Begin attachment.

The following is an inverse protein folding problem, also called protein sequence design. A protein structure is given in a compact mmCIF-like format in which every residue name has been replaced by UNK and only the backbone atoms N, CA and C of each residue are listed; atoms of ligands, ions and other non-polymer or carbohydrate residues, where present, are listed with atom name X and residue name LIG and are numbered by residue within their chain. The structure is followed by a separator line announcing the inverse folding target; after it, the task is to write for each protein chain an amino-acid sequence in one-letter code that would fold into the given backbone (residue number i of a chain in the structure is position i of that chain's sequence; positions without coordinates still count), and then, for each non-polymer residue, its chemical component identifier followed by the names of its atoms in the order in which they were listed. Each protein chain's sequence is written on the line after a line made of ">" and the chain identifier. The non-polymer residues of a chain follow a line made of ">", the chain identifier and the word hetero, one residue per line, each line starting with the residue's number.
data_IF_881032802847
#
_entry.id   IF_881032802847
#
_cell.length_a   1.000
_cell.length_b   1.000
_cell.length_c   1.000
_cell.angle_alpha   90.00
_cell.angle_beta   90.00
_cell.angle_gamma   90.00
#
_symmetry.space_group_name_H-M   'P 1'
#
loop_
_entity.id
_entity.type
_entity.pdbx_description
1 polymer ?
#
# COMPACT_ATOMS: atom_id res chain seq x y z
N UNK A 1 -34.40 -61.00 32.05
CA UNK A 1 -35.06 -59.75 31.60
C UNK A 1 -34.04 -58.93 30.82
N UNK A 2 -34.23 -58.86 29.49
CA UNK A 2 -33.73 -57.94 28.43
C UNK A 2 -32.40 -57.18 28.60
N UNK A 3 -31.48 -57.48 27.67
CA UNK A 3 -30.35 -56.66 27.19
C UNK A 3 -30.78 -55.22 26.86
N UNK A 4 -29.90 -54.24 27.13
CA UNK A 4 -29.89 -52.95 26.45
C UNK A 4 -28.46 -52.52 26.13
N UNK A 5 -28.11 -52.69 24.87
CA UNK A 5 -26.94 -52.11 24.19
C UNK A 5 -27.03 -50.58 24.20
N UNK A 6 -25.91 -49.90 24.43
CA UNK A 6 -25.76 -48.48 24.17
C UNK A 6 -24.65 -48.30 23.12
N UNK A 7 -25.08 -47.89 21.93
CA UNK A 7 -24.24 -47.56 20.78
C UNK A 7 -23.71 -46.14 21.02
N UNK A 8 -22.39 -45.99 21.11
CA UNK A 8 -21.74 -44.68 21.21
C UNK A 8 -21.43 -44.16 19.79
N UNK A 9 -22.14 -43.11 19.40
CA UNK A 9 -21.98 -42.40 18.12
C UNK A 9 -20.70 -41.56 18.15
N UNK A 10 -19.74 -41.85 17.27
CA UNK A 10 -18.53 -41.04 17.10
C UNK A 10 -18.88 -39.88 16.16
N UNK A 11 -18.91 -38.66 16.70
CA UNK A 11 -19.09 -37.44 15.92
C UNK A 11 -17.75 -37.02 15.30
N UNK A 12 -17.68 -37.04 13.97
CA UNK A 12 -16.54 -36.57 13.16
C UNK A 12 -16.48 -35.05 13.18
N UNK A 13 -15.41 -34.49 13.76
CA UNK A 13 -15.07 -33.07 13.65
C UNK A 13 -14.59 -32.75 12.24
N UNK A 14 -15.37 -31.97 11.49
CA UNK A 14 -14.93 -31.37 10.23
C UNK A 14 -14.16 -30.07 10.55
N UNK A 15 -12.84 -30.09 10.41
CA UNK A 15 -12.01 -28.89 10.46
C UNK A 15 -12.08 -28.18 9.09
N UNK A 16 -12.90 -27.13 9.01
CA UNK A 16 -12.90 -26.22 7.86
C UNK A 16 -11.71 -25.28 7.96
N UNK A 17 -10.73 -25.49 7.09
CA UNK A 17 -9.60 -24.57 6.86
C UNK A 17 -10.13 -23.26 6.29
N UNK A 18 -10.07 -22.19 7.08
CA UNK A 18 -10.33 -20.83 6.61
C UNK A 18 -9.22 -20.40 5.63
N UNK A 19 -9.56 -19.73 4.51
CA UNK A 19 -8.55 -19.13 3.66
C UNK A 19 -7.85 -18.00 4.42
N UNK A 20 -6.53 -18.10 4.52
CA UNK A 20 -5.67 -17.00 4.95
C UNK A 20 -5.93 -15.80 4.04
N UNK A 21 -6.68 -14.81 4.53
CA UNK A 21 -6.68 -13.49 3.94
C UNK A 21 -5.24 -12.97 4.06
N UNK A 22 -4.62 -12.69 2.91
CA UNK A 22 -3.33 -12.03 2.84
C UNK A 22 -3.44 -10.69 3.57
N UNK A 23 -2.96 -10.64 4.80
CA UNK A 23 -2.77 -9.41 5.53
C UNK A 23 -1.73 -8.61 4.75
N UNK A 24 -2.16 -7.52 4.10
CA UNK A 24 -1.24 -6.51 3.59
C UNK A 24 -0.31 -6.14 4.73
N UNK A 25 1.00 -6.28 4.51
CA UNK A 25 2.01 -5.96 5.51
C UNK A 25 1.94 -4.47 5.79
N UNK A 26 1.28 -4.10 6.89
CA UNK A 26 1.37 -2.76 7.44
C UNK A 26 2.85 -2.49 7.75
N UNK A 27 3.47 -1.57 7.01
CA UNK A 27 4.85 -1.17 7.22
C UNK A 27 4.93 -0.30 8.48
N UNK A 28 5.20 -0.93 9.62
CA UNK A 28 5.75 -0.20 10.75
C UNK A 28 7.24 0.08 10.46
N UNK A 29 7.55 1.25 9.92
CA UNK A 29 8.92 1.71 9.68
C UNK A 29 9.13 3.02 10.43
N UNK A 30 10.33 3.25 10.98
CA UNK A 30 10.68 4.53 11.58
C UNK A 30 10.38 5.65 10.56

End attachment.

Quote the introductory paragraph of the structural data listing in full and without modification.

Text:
The following is an inverse protein folding problem, also called protein sequence design. A protein structure is given in a compact mmCIF-like format in which every residue name has been replaced by UNK and only the backbone atoms N, CA and C of each residue are listed; atoms of ligands, ions and other non-polymer or carbohydrate residues, where present, are listed with atom name X and residue name LIG and are numbered by residue within their chain. The structure is followed by a separator line announcing the inverse folding target; after it, the task is to write for each protein chain an amino-acid sequence in one-letter code that would fold into the given backbone (residue number i of a chain in the structure is position i of that chain's sequence; positions without coordinates still count), and then, for each non-polymer residue, its chemical component identifier followed by the names of its atoms in the order in which they were listed. Each protein chain's sequence is written on the line after a line made of ">" and the chain identifier. The non-polymer residues of a chain follow a line made of ">", the chain identifier and the word hetero, one residue per line, each line starting with the residue's number.